On September 24, 2010, the Antitrust Division of the U.S. Department of Justice (DOJ) filed a lawsuit and proposed settlement in the U.S. District Court for the District of Columbia prohibiting six high-tech companies - Adobe Systems Inc., Apple Inc., Google Inc., Intel Corp., Intuit Inc. and Pixar - from entering into "no solicitation" or "no cold call" agreements for a period of five years. The settlement must be approved by the court. The decision provides significant guidance on what is, and is not, an antitrust violation in the area of no solicitation agreements between companies.
According to the DOJ, the companies entered into a series of bilateral agreements and implemented internal policies banning the direct solicitation of skilled technical employees between the various companies. In certain agreements, the employees were placed on internal "Do Not Call" lists. The DOJ's theory of competitive harm was that the companies' concerted behavior disrupted the normal competition for highly skilled technical employees that might otherwise occur in the employment context. As a result, the DOJ claimed that these affected employees were deprived of competitively important information and access to better job opportunities.
Violation Of Section 1 Of The Sherman Act Alleged
The DOJ alleged that the no solicitation agreements (five in total) were per se illegal naked restraints of trade because they essentially allocated the companies' employees, restricting the employees' ability to move freely between the six companies. Section 1 of the Sherman Act prohibits "[e]very contract, combinationor conspiracy, in the restraint of trade" and makes unlawful any agreements between competitors that "lack any redeeming virtue." The DOJ declared the defendants "competitors" in the hiring of skilled technical employees.
The DOJ's decision to challenge the no solicitation agreements likely stemmed from inferences it made from intercompany communications that the agreements were not reasonably related to any collaboration or joint venture activity between the companies, despite some extensive business relationships that existed between them. Each agreement applied broadly to all employees of the companies regardless of position and was not limited in any meaningful way by geography, job function, product group or time period. As a consequence, according to the DOJ, the agreements were not ancillary to a legitimate pro-competitive venture and were, therefore, deemed per se illegal.
Guidance For Agreements On Recruiting Policies
The DOJ's actions do not constitute a flat ban on agreements between competitors regarding solicitation of employees. On the contrary, the proposed settlement explicitly does not prohibit the defendants from including "no direct solicitation" provisions in agreements. In doing so, the proposed settlement provides significant guidance on when a no solicitation agreement between competing employers is unlikely to violate the antitrust laws. To be acceptable under the DOJ settlement, such an agreement must be contained within existing and future employment or severance agreements with a defendant's individual employees or be reasonably necessary for -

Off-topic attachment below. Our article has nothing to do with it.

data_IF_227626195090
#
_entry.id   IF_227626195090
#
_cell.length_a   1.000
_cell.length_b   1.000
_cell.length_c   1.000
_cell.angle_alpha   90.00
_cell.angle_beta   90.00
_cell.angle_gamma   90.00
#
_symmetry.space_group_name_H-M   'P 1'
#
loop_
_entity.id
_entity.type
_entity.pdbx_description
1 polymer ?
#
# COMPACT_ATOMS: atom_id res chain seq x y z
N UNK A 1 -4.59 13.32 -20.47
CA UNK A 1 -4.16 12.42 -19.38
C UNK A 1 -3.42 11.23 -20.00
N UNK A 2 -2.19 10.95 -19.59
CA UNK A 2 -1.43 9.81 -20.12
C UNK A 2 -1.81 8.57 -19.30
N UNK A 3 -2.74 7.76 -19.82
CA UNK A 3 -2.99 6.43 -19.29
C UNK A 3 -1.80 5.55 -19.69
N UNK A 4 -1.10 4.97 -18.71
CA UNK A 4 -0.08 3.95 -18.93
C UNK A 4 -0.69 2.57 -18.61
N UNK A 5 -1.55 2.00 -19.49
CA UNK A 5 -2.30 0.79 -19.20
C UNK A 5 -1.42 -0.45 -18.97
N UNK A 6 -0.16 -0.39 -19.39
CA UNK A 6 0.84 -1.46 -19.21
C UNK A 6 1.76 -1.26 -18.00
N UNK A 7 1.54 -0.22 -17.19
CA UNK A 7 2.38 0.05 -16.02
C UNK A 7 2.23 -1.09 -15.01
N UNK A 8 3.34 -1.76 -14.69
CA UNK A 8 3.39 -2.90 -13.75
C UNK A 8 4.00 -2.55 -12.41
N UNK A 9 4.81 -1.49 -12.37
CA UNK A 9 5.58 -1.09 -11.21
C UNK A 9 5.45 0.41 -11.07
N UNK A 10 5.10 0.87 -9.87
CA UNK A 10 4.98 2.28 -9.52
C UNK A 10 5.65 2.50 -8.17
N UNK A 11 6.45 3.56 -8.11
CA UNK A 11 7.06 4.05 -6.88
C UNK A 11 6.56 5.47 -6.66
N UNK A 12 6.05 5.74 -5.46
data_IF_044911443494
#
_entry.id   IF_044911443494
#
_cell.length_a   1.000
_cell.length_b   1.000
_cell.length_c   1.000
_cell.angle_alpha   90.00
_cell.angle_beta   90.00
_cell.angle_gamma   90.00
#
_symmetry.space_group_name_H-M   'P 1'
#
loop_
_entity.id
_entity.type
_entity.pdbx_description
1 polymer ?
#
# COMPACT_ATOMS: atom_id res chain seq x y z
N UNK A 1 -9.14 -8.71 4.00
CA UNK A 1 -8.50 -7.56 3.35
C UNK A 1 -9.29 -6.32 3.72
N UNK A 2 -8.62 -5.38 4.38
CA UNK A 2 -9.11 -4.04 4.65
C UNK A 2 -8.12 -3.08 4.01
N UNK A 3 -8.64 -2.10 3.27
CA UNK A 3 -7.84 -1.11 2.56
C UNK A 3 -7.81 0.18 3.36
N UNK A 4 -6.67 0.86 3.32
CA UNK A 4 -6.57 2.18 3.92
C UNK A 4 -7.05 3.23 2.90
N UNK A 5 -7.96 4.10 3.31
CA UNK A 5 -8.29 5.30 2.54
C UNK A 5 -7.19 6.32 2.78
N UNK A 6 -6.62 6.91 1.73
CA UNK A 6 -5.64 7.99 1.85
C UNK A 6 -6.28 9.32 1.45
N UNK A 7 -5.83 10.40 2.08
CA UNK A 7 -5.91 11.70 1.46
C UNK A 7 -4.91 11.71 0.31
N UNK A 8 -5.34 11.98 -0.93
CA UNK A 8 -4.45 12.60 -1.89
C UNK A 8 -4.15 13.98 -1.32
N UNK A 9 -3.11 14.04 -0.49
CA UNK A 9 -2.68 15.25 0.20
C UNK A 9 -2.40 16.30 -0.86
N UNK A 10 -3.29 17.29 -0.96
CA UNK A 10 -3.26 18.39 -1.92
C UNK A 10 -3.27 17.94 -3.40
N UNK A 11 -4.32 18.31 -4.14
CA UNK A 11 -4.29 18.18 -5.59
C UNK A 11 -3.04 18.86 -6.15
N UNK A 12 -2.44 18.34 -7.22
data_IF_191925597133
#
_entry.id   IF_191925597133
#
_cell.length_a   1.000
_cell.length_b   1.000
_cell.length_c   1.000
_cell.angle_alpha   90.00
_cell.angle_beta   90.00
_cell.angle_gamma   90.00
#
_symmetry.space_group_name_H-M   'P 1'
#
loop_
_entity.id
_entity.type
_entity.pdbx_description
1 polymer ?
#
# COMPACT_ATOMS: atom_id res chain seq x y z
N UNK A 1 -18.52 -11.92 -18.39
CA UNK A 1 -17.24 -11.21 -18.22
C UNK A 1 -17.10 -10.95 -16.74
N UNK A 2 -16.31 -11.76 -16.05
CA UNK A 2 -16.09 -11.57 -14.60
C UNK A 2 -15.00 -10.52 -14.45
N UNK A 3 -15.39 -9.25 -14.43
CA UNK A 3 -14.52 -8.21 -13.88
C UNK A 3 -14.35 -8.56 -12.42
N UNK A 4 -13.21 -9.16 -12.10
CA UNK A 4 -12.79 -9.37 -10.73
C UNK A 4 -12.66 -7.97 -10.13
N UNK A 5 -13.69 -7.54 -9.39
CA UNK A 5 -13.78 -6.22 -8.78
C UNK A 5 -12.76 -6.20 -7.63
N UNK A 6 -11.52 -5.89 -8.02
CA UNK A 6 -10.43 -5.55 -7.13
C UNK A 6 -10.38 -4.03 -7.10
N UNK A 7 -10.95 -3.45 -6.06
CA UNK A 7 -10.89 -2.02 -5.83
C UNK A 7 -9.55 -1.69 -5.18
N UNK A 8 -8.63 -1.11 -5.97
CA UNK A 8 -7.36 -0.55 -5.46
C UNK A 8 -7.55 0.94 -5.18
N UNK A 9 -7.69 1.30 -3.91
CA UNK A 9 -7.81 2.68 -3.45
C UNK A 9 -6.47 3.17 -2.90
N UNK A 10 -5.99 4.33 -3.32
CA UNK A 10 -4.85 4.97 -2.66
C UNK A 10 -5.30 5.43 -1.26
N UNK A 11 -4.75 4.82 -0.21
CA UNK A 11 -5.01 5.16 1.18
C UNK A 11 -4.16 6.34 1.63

mergers or acquisitions, investments or divestitures, including all related due diligence activities
contracts with consulting services, outsourcing vendors, recruiting agencies and temporary or contracting agencies
settlements of legal disputes
contracts with resellers, OEMs and service providers
legitimate joint ventures or collaboration agreements.
In particular, with respect to any agreements with a reseller or OEM, other type of service provider or recipient, or other legitimate collaboration agreement, the defendant must -
specifically identify the agreement to which the no direct solicitation provision is related
narrowly tailor the provision and limit it to those employees participating in the venture, including identifying them specifically to the extent possible
include a specific termination date or event, such termination date not unreasonably extending beyond the anticipated collaboration timeframe
sign the agreement, as well as any subsequent modifications to it.
Accordingly, these four guidelines should help to protect an employer who, in the regular course of business, wants a no solicitation provision in such an agreement with a reseller or OEM. The DOJ-proposed settlement also does not proscribe a defendant's unilateral decision to adopt a policy not to consider or solicit employees from another company, but none of the defendants may request any other person or business adopt, enforce or maintain such a policy.
The DOJ's action against these companies represents a continued effort to challenge, under the antitrust laws, employment agreements without any pro-competitive justification that may distort the competitive process. It also both highlights the inferential risk that can arise from communications between competitors and demonstrates the antitrust agencies' willingness to investigate. While the proposed settlement is limited to specific facts and circumstances, it, nonetheless, provides the business community with some minimum prophylactic guidance as to what should be included when engaging in a legitimate collaborative project with a competitor and seeking to implement these types of restrictions. Businesses considering such provisions should prospectively assess with antitrust counsel the necessity of such restrictions and carefully craft these agreements so as not to provoke antitrust scrutiny.
Mark Botti is Co-Leader of Akin Gump's antitrust practice group and David Blonder is Counsel in the practice group. They advise clients on the full spectrum of antitrust matters, including government investigations, mergers and acquisitions, joint ventures, government and private litigation, and competition policy matters.